In the United States, rotator cuff injuries are a common cause of shoulder pain. Rotator cuff injuries are known to cause weakness in the shoulder, making everyday activities that involve reaching your arm above your head painful, such as getting dressed and brushing your hair. Even though rotator cuff injuries are common, it is important to understand that all rotator cuff injuries are not the same.
What is a Rotator Cuff?
To fully understand a rotator cuff injury, it is important to understand the anatomy of the shoulder. The rotator cuff holds your shoulder in its socket and is made up of four muscles that come together forming tendons. These tendons, known as the rotator cuff, form a covering around the head of the humerus, attaching the humerus to the shoulder blade. The rotator cuff aids the shoulder in lifting and rotating the arm.
Types of Rotator Cuff Tears
There are two main types of rotator cuff tears, as follows:
- Full-thickness Tear: A full-thickness rotator cuff tear occurs when the tendon is completely separated from the bone, creating a “hole” in the tendon.
- Partial Tear: A partial tear occurs when the tendon is damaged, but not completely separated from the bone.
How Does a Rotator Cuff Tear Occur?
Rotator Cuff tears are usually the result of an injury, such as a fall, or degeneration, which means your tissue wore out over time as a result of aging. How your tear occurs and the level of severity of the tear determine how the rotator cuff injury is treated. In some cases, rotator cuff injuries can be treated without surgical intervention, whereas in other cases, surgery may be necessary to repair the damage.
Facts You Should Known About Rotator Cuff Injuries
As stated above, all rotator cuff injuries are not the same and therefore should not be treated as such. Below are a few facts you should know about rotator cuff injuries and their differences.
- When the rotator cuff experiences a large tear, it can cause the tendon to retract, or pull back towards the opposite end. The larger the tear, the more likely the tendon is to retract. Once the tendon retracts and is not being used, overtime the body will turn the unused muscle into fat. Rotator Cuff’s that have retracted over 3 centimeters may be more difficult to repair. Additionally, once the muscle is turned to fat, there is no way to turn the fat back into muscle. Therefore, it is important to seek treatment for suspected tears promptly.
- Degeneration is the most common cause of rotator cuff injuries. In most cases, tears caused by degeneration are very small and surgery can be avoided. However, it is important to note that at times these small tears can become larger and may require surgical intervention.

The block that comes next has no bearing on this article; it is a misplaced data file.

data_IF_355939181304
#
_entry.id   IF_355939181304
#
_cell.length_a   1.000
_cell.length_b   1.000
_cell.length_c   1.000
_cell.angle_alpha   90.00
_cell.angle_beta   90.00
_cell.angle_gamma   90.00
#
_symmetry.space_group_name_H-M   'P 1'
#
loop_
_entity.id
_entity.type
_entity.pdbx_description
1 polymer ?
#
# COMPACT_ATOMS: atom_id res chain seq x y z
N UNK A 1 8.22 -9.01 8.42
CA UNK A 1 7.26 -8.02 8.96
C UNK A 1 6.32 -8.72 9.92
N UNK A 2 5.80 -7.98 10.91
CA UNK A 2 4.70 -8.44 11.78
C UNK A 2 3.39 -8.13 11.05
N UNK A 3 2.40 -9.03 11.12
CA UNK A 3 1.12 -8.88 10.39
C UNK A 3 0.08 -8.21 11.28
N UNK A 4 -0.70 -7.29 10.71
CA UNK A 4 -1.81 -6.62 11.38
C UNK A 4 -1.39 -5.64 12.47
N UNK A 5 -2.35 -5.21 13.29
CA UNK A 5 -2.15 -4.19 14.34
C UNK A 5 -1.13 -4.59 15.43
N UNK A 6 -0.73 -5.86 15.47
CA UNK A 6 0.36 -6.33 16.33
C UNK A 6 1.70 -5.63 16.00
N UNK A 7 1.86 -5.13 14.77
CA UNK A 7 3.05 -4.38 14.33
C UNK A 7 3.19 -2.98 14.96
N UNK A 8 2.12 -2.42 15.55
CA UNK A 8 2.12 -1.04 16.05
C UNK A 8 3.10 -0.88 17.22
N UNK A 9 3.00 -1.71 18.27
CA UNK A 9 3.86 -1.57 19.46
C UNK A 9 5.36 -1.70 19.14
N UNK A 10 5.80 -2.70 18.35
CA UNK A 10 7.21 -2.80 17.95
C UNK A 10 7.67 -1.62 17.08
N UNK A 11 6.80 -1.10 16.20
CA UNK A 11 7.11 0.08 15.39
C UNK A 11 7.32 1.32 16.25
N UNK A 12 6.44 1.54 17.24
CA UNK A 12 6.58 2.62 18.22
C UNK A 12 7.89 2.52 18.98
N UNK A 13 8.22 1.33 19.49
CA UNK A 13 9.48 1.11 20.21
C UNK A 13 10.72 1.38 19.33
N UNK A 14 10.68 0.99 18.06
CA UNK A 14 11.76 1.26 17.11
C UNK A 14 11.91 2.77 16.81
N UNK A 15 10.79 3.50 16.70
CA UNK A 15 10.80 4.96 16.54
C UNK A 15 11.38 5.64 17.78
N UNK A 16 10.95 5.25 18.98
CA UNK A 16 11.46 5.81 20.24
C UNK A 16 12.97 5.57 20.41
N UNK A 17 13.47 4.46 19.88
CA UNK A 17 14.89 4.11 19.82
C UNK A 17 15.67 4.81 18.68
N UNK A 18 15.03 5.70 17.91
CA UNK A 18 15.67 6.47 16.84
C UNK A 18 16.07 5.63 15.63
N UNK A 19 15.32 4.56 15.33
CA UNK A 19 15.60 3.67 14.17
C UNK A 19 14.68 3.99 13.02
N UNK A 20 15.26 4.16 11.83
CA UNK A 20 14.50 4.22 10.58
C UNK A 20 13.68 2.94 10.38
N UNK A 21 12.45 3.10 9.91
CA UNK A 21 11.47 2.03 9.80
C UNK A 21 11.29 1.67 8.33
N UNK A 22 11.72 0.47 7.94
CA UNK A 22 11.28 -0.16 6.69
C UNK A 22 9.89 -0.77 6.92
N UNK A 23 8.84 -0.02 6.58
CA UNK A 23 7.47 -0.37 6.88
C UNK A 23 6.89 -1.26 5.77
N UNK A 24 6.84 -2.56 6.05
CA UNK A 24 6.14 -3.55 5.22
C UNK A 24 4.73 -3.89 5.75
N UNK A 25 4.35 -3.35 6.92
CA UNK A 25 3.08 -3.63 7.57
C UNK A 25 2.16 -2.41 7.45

- If your rotator cuff tear is a result of an injury, suching as falling on your side, surgery most likely will be recommended. A traumatic injury causes a normal, healthy tendon to tear, resulting in significant shoulder weakness. If you have suffered trauma to the shoulder and are experiencing pain and weakness, do not hesitate to contact an orthopedic doctor for evaluation. A large tear to the rotator cuff could cause the tendon to retract.
- There are many individuals that are living with small rotator cuff tears and not experiencing symptoms. In cases such as these, surgery is not necessary to repair the damage.
- In some cases, such as if retraction has occurred, surgery to repair a damaged rotator cuff may fail to provide the desired results or the results may degrade over time, specifically if you have fat replacement of the muscle.
Questions to Ask Your Orthopedic Expert
In summary, it is important to ask your orthopedic expert questions when dealing with a rotator cuff injury such as the following:
- How large is the tear?
- Can the tear be treated using non-surgical methods?
- What are my options?
- Is the tear retracted? If so, how far?
- Do I have fat replacement of the muscle? If so, how much?
It is also important to share your goals with your orthopedic expert so they can help you achieve these goals. For example, if you are an avid tennis player and your goal is to get back on the court, your orthopedic expert will want to know.
If you have been diagnosed with a rotator cuff tear and wish to seek a second opinion, or if you are experiencing shoulder pain, we invite you to explore South Shore Orthopedics. Our team of orthopedic surgeons are experts when it comes to the diagnosis and treatment of rotator cuff injuries and specialize in conservative methods of treatment. Request an appointment today!